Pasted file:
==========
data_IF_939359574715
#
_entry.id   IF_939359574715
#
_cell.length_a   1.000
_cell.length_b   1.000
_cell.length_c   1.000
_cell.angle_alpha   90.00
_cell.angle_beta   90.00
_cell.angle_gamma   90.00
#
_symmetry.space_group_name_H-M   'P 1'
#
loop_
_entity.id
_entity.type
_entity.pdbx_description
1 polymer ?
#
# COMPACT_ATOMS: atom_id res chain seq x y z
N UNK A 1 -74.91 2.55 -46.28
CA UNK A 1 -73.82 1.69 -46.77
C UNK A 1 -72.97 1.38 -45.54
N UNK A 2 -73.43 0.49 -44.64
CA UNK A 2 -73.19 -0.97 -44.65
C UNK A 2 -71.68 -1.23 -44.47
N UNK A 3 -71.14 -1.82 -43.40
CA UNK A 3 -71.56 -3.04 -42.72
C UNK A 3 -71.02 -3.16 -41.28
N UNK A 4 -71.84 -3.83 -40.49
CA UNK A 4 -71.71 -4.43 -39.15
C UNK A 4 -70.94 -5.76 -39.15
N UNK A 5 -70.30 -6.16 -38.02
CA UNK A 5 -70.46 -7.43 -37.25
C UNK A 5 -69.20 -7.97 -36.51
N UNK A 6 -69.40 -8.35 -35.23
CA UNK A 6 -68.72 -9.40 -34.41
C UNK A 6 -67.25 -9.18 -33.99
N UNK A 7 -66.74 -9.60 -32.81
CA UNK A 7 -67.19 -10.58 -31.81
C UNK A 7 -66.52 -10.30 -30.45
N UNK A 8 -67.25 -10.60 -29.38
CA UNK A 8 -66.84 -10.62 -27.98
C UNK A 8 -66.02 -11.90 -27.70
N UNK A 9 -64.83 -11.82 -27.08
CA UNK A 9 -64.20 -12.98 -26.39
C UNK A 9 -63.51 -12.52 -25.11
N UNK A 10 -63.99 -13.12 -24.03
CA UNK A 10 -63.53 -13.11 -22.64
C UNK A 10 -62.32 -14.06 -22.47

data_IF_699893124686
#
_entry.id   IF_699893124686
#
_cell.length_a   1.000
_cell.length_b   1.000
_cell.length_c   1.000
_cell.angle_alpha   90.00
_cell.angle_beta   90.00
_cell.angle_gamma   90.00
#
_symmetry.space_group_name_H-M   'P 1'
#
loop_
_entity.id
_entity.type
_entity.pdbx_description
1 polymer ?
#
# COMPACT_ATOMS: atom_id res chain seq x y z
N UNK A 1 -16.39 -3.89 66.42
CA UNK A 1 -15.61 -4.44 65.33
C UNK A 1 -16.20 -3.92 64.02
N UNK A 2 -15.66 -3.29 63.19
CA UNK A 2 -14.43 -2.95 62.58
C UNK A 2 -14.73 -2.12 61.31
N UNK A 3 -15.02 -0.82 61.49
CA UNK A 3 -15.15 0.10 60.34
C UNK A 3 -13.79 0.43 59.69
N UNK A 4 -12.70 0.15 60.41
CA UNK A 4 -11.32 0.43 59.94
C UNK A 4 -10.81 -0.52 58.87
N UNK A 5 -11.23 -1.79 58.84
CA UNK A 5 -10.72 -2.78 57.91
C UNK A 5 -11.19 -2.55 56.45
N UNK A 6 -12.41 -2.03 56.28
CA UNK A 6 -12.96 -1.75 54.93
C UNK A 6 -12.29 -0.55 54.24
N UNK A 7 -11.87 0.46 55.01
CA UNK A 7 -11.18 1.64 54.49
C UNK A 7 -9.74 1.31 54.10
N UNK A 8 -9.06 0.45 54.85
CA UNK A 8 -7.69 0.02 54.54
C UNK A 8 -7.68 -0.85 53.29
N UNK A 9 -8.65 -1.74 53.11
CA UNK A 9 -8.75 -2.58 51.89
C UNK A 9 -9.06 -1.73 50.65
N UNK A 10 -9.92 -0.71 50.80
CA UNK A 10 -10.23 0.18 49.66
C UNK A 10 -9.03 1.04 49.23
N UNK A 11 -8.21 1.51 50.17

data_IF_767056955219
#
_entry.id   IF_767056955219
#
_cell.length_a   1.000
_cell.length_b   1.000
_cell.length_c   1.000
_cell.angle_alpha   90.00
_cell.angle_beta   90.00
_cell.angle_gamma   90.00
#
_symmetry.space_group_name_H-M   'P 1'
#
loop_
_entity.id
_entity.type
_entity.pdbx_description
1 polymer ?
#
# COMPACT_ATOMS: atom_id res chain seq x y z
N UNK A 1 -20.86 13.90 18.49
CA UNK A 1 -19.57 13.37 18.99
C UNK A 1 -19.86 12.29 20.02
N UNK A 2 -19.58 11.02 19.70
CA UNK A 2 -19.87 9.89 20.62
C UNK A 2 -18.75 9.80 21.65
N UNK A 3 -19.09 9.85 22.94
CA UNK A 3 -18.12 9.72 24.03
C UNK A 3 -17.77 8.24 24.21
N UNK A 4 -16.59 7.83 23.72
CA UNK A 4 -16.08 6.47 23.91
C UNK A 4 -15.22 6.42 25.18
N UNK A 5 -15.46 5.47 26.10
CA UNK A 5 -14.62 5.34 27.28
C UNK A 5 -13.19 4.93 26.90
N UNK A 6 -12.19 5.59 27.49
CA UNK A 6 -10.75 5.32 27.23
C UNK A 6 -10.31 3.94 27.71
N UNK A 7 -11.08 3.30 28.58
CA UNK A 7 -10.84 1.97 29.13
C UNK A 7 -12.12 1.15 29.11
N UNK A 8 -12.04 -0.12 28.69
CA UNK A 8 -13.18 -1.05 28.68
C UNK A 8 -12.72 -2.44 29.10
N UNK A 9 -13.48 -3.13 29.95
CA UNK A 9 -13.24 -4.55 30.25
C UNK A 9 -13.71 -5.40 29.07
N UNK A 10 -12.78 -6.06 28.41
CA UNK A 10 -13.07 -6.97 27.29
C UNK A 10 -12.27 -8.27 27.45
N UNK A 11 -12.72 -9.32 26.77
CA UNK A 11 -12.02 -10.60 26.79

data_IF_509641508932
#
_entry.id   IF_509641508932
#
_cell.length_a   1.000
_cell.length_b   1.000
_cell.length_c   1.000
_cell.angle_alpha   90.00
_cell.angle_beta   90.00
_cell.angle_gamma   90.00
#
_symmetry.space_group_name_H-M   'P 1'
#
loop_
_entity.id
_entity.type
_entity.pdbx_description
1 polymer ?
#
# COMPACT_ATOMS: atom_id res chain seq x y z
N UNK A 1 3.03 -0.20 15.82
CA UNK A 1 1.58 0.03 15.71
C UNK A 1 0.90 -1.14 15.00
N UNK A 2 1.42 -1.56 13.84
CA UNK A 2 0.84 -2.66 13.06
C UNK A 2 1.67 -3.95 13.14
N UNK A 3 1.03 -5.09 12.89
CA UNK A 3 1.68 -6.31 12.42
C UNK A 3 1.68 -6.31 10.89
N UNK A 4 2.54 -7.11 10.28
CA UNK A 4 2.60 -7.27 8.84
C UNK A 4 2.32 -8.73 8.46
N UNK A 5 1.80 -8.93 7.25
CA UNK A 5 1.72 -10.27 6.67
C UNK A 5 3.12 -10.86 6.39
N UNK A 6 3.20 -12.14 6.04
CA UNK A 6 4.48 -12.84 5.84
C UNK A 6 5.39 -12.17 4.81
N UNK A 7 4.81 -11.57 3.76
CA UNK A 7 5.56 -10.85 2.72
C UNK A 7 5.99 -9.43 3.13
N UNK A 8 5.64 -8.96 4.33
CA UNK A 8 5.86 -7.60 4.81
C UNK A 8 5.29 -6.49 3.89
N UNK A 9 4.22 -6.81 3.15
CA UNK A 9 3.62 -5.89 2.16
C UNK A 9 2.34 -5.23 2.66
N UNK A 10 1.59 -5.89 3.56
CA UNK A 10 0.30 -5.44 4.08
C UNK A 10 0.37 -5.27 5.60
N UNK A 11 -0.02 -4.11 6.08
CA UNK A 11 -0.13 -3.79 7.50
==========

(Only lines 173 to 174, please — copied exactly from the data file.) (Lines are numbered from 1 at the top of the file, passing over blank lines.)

# COMPACT_ATOMS: atom_id res chain seq x y z
N UNK A 1 3.03 -0.20 15.82